Valentine’s Day keeps local crafters busy making cards

Simple valentines are among the most-desired gifts on Feb. 14, survey says

Woman holding a heart-shaped card.
Carol Taggio holds her favourite homemade card, a valentine with chocolate in the centre. Stefano Ruccia/Toronto Observer

As Valentine’s Day approaches, Carol Taggio cuts through sheets of coloured paper and uses packages of adhesive tape for her custom cards and paper crafts.

“I love coloured paper. The more colours, the better. I love rainbow colours, bright colours, pastels,” Taggio said. Her second favourite: anything shiny or glittery.

Taggio has been a part of Close to My Heart, a direct sales company based in Utah with a special focus on paper crafts, scrapbooking and stamping. Working out of her home in Holland Landing, Ont., Taggio has been with the company for 12 years, but has been crafting for about 16 years.

“I could get lost in paper crafting,” she said. “You don’t have to be artistic to be a card maker, but you can become artistic along the way.”

February is particularly busy for her, as Valentine’s Day cards need to get made.

According to the U.S. Greeting Card Association, Valentine’s Day is the second most popular time of the year for holiday card sales, topped only by Christmas.

A 2019 YouGov online poll of 1,214 adults in the U.S. found that 31 per cent of women ranked a card as their top choice for a Valentine’s Day gift. Fifteen per cent of men surveyed said the same.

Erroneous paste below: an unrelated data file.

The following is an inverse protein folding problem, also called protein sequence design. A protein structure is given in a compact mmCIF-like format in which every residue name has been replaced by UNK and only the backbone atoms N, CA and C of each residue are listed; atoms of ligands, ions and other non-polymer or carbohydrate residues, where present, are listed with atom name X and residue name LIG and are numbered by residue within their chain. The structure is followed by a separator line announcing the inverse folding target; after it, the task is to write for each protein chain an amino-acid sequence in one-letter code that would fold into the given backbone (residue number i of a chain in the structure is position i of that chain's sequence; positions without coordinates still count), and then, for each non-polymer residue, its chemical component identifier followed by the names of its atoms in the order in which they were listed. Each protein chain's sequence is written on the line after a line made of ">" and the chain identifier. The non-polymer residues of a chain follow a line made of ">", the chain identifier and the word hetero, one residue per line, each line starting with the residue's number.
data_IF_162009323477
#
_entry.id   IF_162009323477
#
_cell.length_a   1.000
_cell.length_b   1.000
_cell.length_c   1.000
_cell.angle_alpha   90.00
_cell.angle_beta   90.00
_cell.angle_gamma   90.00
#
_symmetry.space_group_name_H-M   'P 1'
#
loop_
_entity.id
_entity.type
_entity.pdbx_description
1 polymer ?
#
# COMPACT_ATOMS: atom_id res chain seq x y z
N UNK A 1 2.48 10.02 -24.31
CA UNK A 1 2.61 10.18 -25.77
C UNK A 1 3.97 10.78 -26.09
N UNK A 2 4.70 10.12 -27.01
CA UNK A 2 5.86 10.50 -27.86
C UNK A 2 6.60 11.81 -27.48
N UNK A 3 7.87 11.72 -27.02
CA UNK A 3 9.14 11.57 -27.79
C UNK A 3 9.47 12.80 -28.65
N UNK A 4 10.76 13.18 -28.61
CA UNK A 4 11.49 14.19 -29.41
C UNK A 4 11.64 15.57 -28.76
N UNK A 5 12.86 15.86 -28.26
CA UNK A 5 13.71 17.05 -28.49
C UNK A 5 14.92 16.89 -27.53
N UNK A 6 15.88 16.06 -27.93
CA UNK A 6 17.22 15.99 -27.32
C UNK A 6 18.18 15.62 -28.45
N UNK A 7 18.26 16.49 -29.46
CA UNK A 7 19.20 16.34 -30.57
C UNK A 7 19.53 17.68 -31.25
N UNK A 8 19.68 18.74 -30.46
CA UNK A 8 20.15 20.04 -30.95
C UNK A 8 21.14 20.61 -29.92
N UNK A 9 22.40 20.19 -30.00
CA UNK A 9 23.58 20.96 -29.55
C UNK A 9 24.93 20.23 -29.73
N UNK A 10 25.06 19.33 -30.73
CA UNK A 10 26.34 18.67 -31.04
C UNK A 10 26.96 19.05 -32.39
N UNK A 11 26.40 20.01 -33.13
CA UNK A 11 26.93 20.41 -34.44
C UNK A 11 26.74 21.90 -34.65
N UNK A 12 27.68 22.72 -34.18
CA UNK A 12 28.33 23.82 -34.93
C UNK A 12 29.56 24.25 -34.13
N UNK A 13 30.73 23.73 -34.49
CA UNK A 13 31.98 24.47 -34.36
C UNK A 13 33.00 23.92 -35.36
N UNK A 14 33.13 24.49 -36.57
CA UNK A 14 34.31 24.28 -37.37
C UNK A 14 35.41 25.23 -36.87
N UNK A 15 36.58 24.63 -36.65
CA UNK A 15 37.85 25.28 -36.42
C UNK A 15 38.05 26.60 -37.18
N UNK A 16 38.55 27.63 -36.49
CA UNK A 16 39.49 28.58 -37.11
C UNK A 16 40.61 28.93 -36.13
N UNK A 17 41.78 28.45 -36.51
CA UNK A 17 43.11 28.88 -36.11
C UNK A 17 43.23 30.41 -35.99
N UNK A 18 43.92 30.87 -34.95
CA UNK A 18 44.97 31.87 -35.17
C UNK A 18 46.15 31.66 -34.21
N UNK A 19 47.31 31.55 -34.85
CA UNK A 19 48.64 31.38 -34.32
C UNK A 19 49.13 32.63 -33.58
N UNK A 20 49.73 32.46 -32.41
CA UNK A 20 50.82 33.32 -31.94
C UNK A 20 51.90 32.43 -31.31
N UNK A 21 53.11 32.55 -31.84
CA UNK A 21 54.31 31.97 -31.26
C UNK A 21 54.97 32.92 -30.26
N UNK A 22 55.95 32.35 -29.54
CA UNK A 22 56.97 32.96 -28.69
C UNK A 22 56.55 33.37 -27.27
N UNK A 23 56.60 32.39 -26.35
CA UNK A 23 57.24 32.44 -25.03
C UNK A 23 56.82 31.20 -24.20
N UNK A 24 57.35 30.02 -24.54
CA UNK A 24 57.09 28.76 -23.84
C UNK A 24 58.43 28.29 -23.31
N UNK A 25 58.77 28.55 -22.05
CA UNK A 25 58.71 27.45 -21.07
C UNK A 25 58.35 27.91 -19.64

This poll did not surprise Taggio.

“Cards are a way for people to express something emotional within them to somebody else, in a very succinct way,” she said.

Anthony Pullano, founder of Embassy Print & Design in Aurora, Ont., has been making cards from his watercolour paintings for 15 years.

“Embassy Cards started from the kitchen table,” Pullano said. “I took out my sketching pad and my watercolours and I made my first little painting.” The painting was a winter scene with kids skating and tobogganing.

“That’s where I started Embassy Cards. With one little painting on the kitchen table,” Pullano said. “It was seasonal, it was a happy scene.”

Pullano sold his cards in bulk to companies that gave them to employees and clients. He also partnered with charities such as Habitat for Humanity Canada, which received a portion of the proceeds that Embassy sold on its behalf.

“The process of creating that painting, that little painting that you can imagine, that’s my favourite part,” he said.

Taggio’s latest project was a collection of 50 hand-crafted Valentine’s Day cards for her daughter, a florist, to sell alongside bouquets of flowers.

“Flowers are always a wonderful gesture, but it’s really nice when they can give a special card along with it,” she said.

About this article

Copy editor: Brodie Fenlon
Posted: Feb 8 2019 7:16 pm
Filed under: Arts & Life Business